- PowerShares QQQ Trust (QQQ)
- SPDR S&P 500 (SPY)
- SPDR S&P Homebuilders (XHB)
- Materials SPDR (XLB)
- Energy Select Sector SPDR (ELE)
- Financial Select SPRD (XLF)
- Industrial Select SPDR (XLI)
- Health Care SPDR (XLV)
As you can see, Connors and Alvarez take a big step beyond the standard index ETF approach. They are able to bring a number of foreign markets and specific industry sectors into their trading by using many different markets. Incorporating foreign markets and commodities is a good way to allow your system to find trading opportunities while the general equities markets are moving sideways.
If the strategy you are looking to implement is robust enough to handle any type of market, increasing the number of markets that you are trading can be an excellent way to increase the number of trade signals you will receive. As long as your strategy accounts for differences in volatility, this should make it more profitable overall.
While Connors and Alvarez take a step forward with their trading universe, they still omit the foreign exchange markets and most of the commodity markets. Since most stocks are correlated, at least to some degree, there is a good chance that there will be times when none of these markets present profitable opportunities.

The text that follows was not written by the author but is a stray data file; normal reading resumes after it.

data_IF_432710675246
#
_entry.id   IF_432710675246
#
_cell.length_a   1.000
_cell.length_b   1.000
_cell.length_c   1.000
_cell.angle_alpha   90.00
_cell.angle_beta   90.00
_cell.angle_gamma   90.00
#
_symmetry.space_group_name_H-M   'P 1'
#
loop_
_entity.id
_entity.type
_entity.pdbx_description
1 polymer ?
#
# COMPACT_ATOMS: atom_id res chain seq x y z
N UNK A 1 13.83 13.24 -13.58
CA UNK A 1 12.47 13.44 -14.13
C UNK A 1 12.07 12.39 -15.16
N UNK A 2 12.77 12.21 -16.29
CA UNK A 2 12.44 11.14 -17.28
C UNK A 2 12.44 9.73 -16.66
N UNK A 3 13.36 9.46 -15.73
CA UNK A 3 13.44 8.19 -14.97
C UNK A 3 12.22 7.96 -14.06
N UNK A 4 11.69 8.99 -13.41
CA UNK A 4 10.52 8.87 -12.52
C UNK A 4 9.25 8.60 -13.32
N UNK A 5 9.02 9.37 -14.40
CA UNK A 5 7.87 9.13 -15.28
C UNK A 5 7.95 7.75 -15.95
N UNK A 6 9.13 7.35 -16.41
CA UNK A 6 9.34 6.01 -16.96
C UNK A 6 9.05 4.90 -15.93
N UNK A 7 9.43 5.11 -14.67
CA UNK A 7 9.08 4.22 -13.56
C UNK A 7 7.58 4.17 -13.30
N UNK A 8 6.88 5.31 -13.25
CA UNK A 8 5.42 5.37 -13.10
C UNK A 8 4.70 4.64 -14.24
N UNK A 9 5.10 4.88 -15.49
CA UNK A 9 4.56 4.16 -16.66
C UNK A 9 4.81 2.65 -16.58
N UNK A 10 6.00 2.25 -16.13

Clenow’s Diverse Markets
In his book, Following The Trend, Andreas Clenow recommends trading a systematic strategy across a wide collection of markets in order to ensure diversification. He insists that any systematic trend following approach needs to have exposure to agricultural commodities, nonagricultural commodities, currency futures, equity futures, and bond rate futures. He suggests following ten markets in each of these five categories.
- Live Cattle
- Lean Hogs
- Rough Rice
- Crude Oil
- Heating Oil
- Natural Gas
- Gasoline, Gold
- CAC 40
- HS China Enterprises
- Hang Seng
- Nasdaq 100
- Nikkei 225
- S&P 500
- EuroStoxx 50
- Russell 2000
- Long Gilt
- Canadian Bankers’ Acceptance
- US 2-Year Note
- US 10-Year Note
- Short Sterling
Clearly, Clenow’s diversification is far more thorough than either of the first two methods. Of course, he also recommends you have a least $1 million in trading capital before you start implementing his strategy. Clenow actually makes that point for us in his book, saying:
“More markets can increase diversification and create more trading opportunities but adding too many will complicate your strategy and your operational side. The exact number you settle on should be a result of your own simulations and matching your risk acceptance.” – Clenow
Trading 50 different markets may be way too much for someone who is just beginning to explore system trading, however this is what the hedge funds we are competing with are doing. Therefore, we should have a good understanding of their thinking.
The bottom line when it comes to selecting which markets to trade is to start where you feel comfortable, and then build in diversification as soon as possible. You should also be extremely cautious to avoid increasing your risk of ruin by trading too many markets.